When I first learned about Easter Island years ago, it stuck in my mind as it has in most who have learned of its story. Its isolation, mystery, and of course the towering stone monuments to a civilization long gone all contributed to its appeal. The wildness of the original theories about the moai statues involving extraterrestrial help were very interesting when I read of their background, and I’m sure they would have been preferable to the truth about the islands actual history.
The Polynesians that settled on Easter Island managed not only to survive for centuries, but they did so while creating “the most advanced of all the Polynesian societies and one of the most complex in the world for its limited resources” (Ponting 4). Limited resources in fact, that originally included plants and animals previously thought never to have been there. I had read some of the research that had been uncovered prior to our class discussions, but it is still shocking to imagine the original view as one of a tropical forest. The archeological evidence provided in the BBC film we watched in class showed not only are humans capable of forcing a native species to go extinct (something that has occurred many times in history), but they will not stop even when that species is the one sustaining their lifestyle. The deforestation that took place was made possible by the one remaining piece of the puzzle; the statues. The many acres of trees that needed to be used for transport of the hundreds of statues were cut down without thought to the possible repercussions.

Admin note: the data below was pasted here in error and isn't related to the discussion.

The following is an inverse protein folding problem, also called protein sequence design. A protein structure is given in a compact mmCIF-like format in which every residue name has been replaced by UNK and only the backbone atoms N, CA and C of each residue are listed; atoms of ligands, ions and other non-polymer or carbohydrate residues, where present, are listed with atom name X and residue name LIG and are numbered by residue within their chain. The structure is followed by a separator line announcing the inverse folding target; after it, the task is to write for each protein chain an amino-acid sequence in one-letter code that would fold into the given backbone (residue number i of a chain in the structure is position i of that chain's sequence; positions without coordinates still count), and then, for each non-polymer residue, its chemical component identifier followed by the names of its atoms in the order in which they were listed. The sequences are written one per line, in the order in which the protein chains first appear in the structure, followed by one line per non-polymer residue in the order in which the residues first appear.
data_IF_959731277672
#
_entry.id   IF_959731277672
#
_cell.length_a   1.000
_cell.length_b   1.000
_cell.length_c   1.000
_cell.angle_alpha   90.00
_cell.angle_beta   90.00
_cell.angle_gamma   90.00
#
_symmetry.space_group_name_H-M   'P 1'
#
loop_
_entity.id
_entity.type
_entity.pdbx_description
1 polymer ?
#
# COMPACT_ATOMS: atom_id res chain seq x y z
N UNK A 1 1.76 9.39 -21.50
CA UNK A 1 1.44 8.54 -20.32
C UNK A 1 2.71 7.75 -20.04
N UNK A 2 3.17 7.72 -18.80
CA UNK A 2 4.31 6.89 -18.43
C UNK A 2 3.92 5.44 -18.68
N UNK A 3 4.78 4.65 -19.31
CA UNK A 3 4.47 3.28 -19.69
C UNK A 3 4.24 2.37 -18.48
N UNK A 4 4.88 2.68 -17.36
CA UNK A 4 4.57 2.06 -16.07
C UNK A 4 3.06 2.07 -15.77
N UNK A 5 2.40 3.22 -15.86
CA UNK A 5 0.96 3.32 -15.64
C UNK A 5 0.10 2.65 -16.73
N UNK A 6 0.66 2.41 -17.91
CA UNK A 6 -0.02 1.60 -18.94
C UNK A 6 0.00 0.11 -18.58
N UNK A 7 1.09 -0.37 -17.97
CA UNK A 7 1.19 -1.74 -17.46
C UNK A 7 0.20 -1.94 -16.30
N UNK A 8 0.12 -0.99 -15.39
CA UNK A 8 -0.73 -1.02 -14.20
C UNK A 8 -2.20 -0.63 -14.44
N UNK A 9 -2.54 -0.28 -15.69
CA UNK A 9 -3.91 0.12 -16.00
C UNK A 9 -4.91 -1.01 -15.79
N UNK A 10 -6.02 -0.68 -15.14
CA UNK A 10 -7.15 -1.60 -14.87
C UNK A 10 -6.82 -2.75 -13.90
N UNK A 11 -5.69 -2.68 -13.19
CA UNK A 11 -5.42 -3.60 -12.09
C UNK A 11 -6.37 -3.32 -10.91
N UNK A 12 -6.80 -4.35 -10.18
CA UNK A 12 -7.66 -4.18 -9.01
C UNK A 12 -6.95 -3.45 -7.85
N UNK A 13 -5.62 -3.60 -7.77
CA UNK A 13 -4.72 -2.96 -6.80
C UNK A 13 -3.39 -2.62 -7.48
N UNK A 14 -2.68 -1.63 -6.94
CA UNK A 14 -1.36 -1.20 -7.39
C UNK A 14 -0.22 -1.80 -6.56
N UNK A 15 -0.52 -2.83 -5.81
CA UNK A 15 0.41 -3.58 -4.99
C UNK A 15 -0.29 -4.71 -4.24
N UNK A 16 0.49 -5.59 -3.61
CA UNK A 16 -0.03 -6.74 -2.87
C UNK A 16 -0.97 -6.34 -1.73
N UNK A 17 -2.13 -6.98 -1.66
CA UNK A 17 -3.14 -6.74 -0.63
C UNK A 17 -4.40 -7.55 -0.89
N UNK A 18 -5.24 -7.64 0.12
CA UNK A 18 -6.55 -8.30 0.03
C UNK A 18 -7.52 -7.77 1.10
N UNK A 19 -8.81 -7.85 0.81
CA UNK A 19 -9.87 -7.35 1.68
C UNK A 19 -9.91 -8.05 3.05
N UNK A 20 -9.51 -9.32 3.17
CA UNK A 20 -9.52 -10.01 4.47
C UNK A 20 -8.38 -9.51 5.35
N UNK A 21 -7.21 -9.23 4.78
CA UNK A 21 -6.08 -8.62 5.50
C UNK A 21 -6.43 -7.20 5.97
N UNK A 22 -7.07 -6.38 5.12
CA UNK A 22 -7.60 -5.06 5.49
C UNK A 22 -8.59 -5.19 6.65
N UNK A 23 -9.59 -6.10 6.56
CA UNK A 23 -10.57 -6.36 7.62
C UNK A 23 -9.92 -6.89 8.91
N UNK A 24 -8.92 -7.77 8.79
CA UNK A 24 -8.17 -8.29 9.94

After coming from environments where trees and wildlife were plentiful, it seemed ridiculous that their resources could run out, it didn’t matter that the island is only about 60 square miles large. When the trees failed to start growing again, that was when the decline started. While going through the readings and leaning about the continued research, I found an article from American Scientist that had some information I’d never heard of. The settlers brought with them only a few supplies, and among them were chickens and even rats. Although humans were responsible for the removal of virtually every tree and the soil erosion that followed, this article explains how there have been teeth marks attributed to rats on almost all of the palm seeds that have been found. This indicates that rats, who have harmed many species of plants in the past, may have helped secure Easter Islands fate. A fate however, that would have been avoidable if not for the reckless use of the environment. There were plenty of factors that led to the collapse of the society, but it is a warning to the present day population that it was all brought about by lack of sustainable thinking and no conservation of resources. Our current dependence on non-renewable sources could have the same result in isolation and destruction if not dealt with, and we definitely have more problems in our world today than lack of trees.